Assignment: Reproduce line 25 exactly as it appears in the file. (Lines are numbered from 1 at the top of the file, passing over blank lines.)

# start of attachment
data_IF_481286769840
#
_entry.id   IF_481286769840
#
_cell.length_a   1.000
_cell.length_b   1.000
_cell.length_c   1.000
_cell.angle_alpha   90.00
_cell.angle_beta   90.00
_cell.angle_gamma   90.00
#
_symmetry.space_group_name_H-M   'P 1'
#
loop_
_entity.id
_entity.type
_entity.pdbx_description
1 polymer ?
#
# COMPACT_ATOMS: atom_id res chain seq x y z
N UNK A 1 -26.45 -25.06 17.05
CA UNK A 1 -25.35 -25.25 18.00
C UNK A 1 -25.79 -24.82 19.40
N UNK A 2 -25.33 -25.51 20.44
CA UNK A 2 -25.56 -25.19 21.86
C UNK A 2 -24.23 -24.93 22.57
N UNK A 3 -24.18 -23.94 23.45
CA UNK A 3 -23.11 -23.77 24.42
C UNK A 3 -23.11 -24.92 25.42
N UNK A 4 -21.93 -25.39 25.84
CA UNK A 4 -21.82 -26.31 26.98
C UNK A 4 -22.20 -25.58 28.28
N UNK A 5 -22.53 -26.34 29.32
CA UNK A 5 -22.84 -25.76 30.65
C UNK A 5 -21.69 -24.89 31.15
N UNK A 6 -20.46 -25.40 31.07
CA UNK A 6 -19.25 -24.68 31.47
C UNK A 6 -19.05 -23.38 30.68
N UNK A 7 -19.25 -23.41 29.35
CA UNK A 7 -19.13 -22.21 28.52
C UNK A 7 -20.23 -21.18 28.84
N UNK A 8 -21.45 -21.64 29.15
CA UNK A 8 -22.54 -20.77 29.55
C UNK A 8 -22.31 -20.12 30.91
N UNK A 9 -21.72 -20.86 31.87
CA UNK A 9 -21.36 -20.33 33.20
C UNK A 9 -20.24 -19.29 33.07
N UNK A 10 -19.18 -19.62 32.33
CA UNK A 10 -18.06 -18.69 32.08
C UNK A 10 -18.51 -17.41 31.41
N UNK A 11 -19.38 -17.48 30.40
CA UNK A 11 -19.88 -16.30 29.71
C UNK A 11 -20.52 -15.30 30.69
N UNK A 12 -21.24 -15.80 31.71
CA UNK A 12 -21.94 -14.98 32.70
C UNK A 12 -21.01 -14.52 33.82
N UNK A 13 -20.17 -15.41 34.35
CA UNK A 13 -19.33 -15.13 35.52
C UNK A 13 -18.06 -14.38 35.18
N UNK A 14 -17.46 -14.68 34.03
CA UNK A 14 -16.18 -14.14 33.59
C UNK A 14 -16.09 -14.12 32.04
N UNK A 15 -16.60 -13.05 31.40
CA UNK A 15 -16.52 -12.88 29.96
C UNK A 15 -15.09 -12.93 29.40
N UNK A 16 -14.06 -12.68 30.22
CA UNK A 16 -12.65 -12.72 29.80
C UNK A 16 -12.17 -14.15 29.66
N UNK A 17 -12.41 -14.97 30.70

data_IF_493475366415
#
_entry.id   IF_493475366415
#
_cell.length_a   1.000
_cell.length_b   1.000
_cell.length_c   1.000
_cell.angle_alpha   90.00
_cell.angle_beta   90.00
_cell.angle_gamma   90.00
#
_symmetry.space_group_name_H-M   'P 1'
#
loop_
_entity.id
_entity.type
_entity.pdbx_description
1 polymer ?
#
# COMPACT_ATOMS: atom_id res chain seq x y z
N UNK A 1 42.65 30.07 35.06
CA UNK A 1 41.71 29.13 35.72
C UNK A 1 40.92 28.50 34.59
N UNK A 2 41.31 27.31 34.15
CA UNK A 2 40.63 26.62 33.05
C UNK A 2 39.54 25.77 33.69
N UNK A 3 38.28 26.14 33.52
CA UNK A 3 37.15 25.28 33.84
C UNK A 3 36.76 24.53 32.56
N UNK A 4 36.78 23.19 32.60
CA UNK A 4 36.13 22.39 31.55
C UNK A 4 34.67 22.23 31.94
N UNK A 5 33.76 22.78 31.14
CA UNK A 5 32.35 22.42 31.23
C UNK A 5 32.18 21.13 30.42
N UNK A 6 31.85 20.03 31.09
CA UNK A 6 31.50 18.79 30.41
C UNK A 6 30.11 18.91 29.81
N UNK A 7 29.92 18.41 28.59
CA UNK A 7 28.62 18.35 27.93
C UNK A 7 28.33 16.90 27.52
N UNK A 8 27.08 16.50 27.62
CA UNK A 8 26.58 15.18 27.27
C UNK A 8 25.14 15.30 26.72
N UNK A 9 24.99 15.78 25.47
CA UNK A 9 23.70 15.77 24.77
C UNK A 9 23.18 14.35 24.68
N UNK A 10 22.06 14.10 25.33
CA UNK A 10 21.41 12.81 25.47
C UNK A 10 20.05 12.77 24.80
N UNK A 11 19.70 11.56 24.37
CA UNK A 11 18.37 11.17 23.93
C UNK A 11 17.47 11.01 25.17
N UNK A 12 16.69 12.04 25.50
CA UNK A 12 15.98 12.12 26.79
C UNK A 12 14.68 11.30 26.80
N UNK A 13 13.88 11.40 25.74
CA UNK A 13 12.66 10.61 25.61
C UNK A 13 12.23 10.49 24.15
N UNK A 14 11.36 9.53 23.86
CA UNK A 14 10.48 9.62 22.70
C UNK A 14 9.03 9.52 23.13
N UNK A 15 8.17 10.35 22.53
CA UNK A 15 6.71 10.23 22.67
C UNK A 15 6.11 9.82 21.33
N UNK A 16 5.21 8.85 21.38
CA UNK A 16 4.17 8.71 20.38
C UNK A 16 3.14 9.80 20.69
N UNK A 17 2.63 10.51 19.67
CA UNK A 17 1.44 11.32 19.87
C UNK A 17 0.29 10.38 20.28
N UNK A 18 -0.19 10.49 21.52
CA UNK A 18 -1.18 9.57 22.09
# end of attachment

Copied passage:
CA UNK A 2 -25.56 -25.19 21.86